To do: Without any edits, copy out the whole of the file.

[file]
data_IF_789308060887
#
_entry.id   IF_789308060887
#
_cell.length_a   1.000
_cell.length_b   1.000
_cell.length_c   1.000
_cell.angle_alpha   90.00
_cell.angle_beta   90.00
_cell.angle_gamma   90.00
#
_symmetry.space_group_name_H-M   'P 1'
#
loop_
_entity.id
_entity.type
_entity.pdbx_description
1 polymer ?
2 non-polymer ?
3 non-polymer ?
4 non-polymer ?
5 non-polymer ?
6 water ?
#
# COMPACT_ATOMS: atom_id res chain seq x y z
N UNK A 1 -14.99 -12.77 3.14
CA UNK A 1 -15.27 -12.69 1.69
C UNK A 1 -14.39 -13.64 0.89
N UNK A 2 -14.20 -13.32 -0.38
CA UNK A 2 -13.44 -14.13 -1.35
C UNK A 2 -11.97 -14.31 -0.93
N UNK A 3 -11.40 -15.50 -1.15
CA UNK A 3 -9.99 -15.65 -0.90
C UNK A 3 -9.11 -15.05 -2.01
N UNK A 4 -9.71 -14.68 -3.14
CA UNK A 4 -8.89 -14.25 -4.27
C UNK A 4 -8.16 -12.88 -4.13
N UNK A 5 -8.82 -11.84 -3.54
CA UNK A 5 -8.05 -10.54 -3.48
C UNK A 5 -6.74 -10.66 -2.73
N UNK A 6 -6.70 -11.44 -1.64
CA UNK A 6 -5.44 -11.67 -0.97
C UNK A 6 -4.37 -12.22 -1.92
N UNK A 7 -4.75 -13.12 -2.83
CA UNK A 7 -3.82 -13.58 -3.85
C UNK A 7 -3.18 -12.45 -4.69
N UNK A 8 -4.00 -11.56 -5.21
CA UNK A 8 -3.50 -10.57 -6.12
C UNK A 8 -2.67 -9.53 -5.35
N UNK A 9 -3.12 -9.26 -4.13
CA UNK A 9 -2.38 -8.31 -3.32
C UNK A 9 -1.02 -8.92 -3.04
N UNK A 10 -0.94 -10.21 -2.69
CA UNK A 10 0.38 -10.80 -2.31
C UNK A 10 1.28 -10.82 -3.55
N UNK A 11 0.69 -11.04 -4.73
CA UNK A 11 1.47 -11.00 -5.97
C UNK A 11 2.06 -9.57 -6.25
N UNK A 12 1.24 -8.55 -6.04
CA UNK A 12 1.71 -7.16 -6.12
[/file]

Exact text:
data_IF_789308060887
#
_entry.id   IF_789308060887
#
_cell.length_a   1.000
_cell.length_b   1.000
_cell.length_c   1.000
_cell.angle_alpha   90.00
_cell.angle_beta   90.00
_cell.angle_gamma   90.00
#
_symmetry.space_group_name_H-M   'P 1'
#
loop_
_entity.id
_entity.type
_entity.pdbx_description
1 polymer ?
2 non-polymer ?
3 non-polymer ?
4 non-polymer ?
5 non-polymer ?
6 water ?
#
# COMPACT_ATOMS: atom_id res chain seq x y z
N UNK A 1 -14.99 -12.77 3.14
CA UNK A 1 -15.27 -12.69 1.69
C UNK A 1 -14.39 -13.64 0.89
N UNK A 2 -14.20 -13.32 -0.38
CA UNK A 2 -13.44 -14.13 -1.35
C UNK A 2 -11.97 -14.31 -0.93
N UNK A 3 -11.40 -15.50 -1.15
CA UNK A 3 -9.99 -15.65 -0.90
C UNK A 3 -9.11 -15.05 -2.01
N UNK A 4 -9.71 -14.68 -3.14
CA UNK A 4 -8.89 -14.25 -4.27
C UNK A 4 -8.16 -12.88 -4.13
N UNK A 5 -8.82 -11.84 -3.54
CA UNK A 5 -8.05 -10.54 -3.48
C UNK A 5 -6.74 -10.66 -2.73
N UNK A 6 -6.70 -11.44 -1.64
CA UNK A 6 -5.44 -11.67 -0.97
C UNK A 6 -4.37 -12.22 -1.92
N UNK A 7 -4.75 -13.12 -2.83
CA UNK A 7 -3.82 -13.58 -3.85
C UNK A 7 -3.18 -12.45 -4.69
N UNK A 8 -4.00 -11.56 -5.21
CA UNK A 8 -3.50 -10.57 -6.12
C UNK A 8 -2.67 -9.53 -5.35
N UNK A 9 -3.12 -9.26 -4.13
CA UNK A 9 -2.38 -8.31 -3.32
C UNK A 9 -1.02 -8.92 -3.04
N UNK A 10 -0.94 -10.21 -2.69
CA UNK A 10 0.38 -10.80 -2.31
C UNK A 10 1.28 -10.82 -3.55
N UNK A 11 0.69 -11.04 -4.73
CA UNK A 11 1.47 -11.00 -5.97
C UNK A 11 2.06 -9.57 -6.25
N UNK A 12 1.24 -8.55 -6.04
CA UNK A 12 1.71 -7.16 -6.12